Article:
But an attorney for the former Agriprocessors executive attempts to block the testimony.
BY JENS MANUEL KROGSTAD • WATERLOO-CEDAR FALLS COURIER
Sioux Falls, S.D. — Tensions rose Tuesday afternoon in the fraud trial of a former northeast Iowa meatpacking plant executive when a witness began describing how the company dealt with alleged illegal immigrant employees.
Elizabeth Billmeyer, former human resources manager for Agriprocessors Inc., testified that when she learned employees with false identifications had been placed on a separate payroll, she complained to company executive Sholom Rubashkin.
U.S. District Judge Linda Reade has split Rubashkin's trial into two parts. He is currently on trial for bank fraud allegations; a second trial on immigration charges will follow a week after the first trial concludes.
Defense attorneys used Reade's move to challenge the last part of Billmeyer's testimony.
After the jury was dismissed for the day, Assistant U.S. Attorney Peter Deegan Jr. said he needed Billmeyer to testify that she told another human resources employee how to get into her office to retrieve a list of names that didn't have matching Social Security numbers.
The government alleges the list was used to decide which employees to rehire with new identification the day before the May 2008 immigration raid at Agriprocessors.
Deegan said this was crucial in proving Rubashkin lied to the bank about being in full compliance with the law.
Defense attorney Guy Cook argued that allowing the testimony would contradict Reade's reason for splitting the trial, which was intended to ensure Rubashkin receives a fair trial on all charges by not confusing the jury.
Reade said she would rule on the matter today.
In April, Billmeyer pleaded guilty to one count of conspiracy to harbor undocumented aliens for profit and one count of knowingly accepting false resident alien cards
She testified that she agreed to testify in hopes of having her sentenced reduced.
The testimony was the first time Billmeyer had spoken publicly about Agriprocessors.
She testified that in 2005 Agriprocessors received no-match letters from the government - notification its employees did not have matching Social Security numbers - for several hundred employees.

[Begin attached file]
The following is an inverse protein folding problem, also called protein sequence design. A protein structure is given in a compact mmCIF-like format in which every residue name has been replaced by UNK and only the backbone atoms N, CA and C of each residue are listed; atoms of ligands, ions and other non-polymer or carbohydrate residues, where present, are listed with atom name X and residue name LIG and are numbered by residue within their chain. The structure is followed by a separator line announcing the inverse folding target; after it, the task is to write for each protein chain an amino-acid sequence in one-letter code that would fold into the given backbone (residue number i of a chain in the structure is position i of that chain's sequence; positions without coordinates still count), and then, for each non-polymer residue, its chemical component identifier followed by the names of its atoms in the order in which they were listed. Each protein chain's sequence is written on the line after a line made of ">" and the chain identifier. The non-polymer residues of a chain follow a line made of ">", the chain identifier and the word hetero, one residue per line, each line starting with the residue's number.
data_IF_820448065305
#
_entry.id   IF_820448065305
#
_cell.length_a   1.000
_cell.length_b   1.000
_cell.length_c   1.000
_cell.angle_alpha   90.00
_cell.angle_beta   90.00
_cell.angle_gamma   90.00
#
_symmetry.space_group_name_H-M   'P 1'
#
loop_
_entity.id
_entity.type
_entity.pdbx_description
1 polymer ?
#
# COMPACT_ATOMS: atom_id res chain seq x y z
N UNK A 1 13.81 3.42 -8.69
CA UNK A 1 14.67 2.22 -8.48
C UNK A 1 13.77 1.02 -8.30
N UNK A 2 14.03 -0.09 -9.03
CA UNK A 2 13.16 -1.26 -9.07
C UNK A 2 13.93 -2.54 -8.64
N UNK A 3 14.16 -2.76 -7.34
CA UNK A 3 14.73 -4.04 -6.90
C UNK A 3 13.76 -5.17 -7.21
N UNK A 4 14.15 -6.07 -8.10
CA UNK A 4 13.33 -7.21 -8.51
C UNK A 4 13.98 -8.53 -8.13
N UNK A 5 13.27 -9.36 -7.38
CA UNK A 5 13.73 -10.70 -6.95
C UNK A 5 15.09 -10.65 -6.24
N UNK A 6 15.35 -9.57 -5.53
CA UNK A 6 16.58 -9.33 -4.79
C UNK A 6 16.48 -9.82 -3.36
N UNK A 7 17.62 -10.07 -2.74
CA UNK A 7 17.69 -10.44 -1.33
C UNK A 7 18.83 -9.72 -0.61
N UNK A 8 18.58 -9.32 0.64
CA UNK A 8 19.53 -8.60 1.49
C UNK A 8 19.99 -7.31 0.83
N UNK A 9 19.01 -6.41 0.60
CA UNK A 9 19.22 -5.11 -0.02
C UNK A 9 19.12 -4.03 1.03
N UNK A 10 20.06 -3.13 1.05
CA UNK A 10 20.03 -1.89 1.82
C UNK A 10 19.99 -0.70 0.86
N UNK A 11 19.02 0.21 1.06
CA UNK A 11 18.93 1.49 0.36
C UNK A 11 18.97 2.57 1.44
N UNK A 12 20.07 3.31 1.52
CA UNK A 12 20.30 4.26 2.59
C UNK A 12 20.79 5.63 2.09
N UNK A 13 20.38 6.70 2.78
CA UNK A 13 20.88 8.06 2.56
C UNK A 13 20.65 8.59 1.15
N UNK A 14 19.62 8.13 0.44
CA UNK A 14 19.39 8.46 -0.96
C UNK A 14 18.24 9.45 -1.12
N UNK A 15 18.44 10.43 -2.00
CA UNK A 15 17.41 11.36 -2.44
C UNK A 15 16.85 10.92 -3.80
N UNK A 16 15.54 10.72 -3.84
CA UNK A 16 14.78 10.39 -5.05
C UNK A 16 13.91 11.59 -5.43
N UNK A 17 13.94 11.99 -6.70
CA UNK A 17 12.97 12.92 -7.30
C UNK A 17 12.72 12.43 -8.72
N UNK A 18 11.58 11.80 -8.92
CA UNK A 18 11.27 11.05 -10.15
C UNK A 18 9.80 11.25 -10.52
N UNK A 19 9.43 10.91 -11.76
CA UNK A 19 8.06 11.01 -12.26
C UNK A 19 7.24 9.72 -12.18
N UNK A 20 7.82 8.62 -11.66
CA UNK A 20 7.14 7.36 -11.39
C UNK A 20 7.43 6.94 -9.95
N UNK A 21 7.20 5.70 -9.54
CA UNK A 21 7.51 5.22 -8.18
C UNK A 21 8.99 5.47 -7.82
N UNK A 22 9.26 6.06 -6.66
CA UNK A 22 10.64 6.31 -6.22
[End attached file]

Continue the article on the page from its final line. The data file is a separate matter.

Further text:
Billmeyer testified that she was trained by a federal immigration agent on how to identify false identification. That's when she learned many employees were using pink resident alien cards, also known as green cards, that were no longer valid.
Billmeyer testified that she spoke to Rubashkin of the problem several times, but for more than two years the company did nothing.
"He said it was his company and he would run it the way he wanted to," she testified.
In April 2007, the company sent letters to employees notifying them of the issue, but delayed action until early in 2008 when Agriprocessors lost a big client and needed to lay off workers, she testified.
The company, sometime in the fall of 2007, placed employees with the false identifications on a separate payroll with a different company, without her knowledge.
After she found out about the separate payroll, Billmeyer testified that she responded on Oct. 19, 2007, with a scathing e-mail to Rubashkin titled "confused and befuddled."
She wrote she had been blamed for problems when the managers do "whatever they want to do with no one above them curtailing their actions," which resulted in "all hell breaking loose."
She wrote that it was not right to hire people with "obviously fake" identification and that "someone could go to jail."
Rubashkin responded by thanking her for her thoughts and assured her no one would blame her.
Tuesday morning, the jury heard testimony about alleged violations of a 1921 law that mandates buyers pay cattle providers by the end of the next business day.
The government alleges that between February and April 2008, Rubashkin violated a 2002 order when the northeast Iowa kosher meat plant failed to make timely payments to livestock sellers.